Apart from its scenic tourist attractions, the Mother City will soon boast a massive commercial fly farm with 8.5-billion insects.
The world’s largest commercial fly farm, which will harvest maggots from about 8.5-billion of the insects housed in giant cages, is under construction near Cape Town, a project that developers say is a first step toward shaking up the global animal-feed market.
The 8 500 square-metre undercover facility, being built by Gibraltar-based AgriProtein, is due to be completed next year and aims to produce 23.5 metric tonnes of insect-based protein meal and oils and 50 tonnes of fertiliser a day. Fish and chicken farmers have already signed contracts to buy the feed, an alternative to soy and fishmeal, according to Jason Drew, the company’s co-founder.
“The farm will take in 110 tonnes of organic waste, out-of date-food, uneaten food from restaurants, hotels, some animal manure and some abattoir waste” and recycle the nutrients, Drew said in a July 8 phone interview from Cape Town. “We copied the idea from Mother Nature. In 15 years, it will be as normal to recycle your waste nutrients as it is to recycle your tin, your glass or your plastic today.”
Sydney-based Twynam Agricultural Group is among backers who have provided $11-million of funding for the project and a second facility in South Africa, the location for which is still being decided. AgriProtein intends building another 38 fly farms and has had expressions of interest from 43 countries.
“We are looking at returns on investment in the mid- twenties,” Drew said. “We aim to undercut the cost of fishmeal by about 15%.”
The farms will be stocked with common houseflies, black soldier flies and blowflies, which consume most forms of organic waste. Three to 4% of the flies’ eggs will be hatched to maintain the farm’s insect supply.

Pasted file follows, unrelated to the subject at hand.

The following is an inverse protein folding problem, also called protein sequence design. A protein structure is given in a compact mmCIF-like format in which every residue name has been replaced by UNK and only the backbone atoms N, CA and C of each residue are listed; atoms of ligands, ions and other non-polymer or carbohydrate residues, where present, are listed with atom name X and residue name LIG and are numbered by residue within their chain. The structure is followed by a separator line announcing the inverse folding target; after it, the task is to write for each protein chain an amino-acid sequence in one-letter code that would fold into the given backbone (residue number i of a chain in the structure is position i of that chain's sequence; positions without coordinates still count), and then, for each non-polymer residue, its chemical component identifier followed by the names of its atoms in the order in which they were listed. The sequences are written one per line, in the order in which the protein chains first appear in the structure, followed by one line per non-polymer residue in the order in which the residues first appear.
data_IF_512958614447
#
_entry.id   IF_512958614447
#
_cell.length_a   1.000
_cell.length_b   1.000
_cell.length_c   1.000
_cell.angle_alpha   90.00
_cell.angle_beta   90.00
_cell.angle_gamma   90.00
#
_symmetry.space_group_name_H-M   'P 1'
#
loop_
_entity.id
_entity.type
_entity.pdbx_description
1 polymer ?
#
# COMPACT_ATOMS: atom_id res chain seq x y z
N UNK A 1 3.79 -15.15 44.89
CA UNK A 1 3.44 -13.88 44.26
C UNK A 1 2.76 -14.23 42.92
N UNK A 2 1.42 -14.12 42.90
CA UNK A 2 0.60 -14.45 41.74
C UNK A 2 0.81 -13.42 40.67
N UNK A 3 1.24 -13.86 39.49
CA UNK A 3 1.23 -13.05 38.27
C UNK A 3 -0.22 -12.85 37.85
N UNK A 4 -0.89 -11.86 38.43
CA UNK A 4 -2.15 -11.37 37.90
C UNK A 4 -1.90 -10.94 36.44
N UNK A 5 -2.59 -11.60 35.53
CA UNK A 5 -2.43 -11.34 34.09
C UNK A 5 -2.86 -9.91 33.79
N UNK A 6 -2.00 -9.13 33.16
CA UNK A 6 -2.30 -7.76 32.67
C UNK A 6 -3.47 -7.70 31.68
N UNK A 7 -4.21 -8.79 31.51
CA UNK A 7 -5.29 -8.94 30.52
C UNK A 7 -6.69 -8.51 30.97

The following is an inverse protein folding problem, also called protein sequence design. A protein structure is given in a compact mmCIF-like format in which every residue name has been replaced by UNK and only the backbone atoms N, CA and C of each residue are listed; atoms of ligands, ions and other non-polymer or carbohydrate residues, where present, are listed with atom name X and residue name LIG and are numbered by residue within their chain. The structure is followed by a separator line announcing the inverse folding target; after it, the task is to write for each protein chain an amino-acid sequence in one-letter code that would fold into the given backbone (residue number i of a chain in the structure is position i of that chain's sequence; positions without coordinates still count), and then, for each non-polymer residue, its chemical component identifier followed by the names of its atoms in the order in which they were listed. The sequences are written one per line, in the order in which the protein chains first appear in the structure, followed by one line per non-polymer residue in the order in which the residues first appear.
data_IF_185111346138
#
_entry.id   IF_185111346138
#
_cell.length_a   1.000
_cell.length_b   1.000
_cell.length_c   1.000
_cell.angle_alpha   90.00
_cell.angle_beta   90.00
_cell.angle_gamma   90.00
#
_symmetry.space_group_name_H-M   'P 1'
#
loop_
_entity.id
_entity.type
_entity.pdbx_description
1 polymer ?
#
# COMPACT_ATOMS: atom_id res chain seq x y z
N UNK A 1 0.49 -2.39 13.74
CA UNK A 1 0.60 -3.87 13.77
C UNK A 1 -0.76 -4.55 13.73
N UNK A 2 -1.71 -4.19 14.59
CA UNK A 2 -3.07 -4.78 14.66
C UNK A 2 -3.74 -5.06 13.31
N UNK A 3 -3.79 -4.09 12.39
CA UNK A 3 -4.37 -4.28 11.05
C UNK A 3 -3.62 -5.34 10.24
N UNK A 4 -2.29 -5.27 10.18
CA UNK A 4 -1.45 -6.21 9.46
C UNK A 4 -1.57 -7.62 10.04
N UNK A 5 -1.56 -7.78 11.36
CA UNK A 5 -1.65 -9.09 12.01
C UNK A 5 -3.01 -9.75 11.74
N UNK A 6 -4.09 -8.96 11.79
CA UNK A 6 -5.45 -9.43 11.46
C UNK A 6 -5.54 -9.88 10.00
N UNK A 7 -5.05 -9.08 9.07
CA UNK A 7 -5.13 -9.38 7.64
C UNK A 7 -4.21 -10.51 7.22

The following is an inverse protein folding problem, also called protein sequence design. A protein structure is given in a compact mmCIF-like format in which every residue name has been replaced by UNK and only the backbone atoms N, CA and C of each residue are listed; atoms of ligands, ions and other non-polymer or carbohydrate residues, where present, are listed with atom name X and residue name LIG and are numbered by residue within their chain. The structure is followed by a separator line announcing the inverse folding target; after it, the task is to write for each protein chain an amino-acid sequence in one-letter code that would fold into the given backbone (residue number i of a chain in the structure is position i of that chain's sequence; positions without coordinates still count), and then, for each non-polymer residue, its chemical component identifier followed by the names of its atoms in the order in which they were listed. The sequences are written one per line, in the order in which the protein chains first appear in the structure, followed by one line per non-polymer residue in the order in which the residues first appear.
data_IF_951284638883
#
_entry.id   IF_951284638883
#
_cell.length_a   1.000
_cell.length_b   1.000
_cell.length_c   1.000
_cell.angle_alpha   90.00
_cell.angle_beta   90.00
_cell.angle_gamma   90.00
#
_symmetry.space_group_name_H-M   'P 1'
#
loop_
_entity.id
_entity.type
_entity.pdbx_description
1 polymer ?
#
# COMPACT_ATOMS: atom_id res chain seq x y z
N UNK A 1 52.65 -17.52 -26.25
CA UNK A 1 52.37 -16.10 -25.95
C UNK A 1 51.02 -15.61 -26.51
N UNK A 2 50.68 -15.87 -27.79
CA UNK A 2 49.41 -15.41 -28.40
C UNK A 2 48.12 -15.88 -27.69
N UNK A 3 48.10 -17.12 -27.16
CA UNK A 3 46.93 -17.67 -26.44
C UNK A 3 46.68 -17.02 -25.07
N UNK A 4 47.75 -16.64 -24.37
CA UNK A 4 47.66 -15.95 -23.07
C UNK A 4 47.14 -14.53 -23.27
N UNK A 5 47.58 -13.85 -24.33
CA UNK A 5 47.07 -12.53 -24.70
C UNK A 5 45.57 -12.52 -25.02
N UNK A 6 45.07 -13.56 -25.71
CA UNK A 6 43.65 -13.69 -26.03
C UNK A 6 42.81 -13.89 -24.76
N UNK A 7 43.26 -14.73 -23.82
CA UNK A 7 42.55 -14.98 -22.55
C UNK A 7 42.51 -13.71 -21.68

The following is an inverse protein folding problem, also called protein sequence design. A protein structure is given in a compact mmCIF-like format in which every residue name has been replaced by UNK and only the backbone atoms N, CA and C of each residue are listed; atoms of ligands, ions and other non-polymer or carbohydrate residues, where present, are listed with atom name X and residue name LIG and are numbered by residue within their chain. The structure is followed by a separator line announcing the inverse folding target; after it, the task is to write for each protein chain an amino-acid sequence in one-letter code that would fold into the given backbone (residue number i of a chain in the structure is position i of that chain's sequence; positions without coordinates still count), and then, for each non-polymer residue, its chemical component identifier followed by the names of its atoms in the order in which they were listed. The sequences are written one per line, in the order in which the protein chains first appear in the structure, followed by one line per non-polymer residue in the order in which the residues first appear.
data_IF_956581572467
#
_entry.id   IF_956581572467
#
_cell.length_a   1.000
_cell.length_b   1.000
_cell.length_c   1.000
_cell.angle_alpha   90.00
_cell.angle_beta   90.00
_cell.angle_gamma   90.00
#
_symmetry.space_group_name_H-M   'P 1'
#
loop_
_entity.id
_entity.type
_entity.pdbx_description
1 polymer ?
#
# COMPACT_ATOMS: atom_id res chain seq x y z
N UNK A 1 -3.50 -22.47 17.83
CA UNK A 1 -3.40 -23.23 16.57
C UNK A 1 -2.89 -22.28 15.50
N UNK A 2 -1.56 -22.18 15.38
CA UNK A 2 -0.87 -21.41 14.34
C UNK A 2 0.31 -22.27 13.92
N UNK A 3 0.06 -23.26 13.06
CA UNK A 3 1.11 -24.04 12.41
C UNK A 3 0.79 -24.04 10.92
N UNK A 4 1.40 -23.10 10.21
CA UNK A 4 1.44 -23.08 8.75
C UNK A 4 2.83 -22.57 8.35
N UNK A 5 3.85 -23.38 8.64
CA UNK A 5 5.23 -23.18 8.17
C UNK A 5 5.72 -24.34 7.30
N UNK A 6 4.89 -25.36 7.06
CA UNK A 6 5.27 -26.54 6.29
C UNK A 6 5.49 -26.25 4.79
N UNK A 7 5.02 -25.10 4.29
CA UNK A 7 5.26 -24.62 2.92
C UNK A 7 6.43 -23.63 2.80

Insect larvae are the natural food of chickens and fish and their nutritional composition is as good as that of fishmeal and better than soy, according to AgriProtein, whose products have been under development since 2009. Producing insect-based protein also doesn’t have the adverse environmental consequences of producing animal protein, which requires more land and water.
AgriProtein’s products have been approved for sale in South Africa and Drew expects it to secure distribution licenses in the European Union within the next two years. Product approval is being considered on a state-by-state basis in the US and Canada, with Ohio already having granted permission for them to be sold, he said.
Fly farms could utilize abattoir waste that would otherwise have to be disposed of in landfills, said Matthew Addison, a researcher at the University of Stellenbosch’s Conservation, Ecology and Entomology Department.
“We are throwing protein away,” he said in a phone interview on Tuesday. “Fly farms can bring it back into the food chain in a very acceptable form. The fly larvae produce very high quality protein. It’s brilliant. The science is solid.” – Bloomberg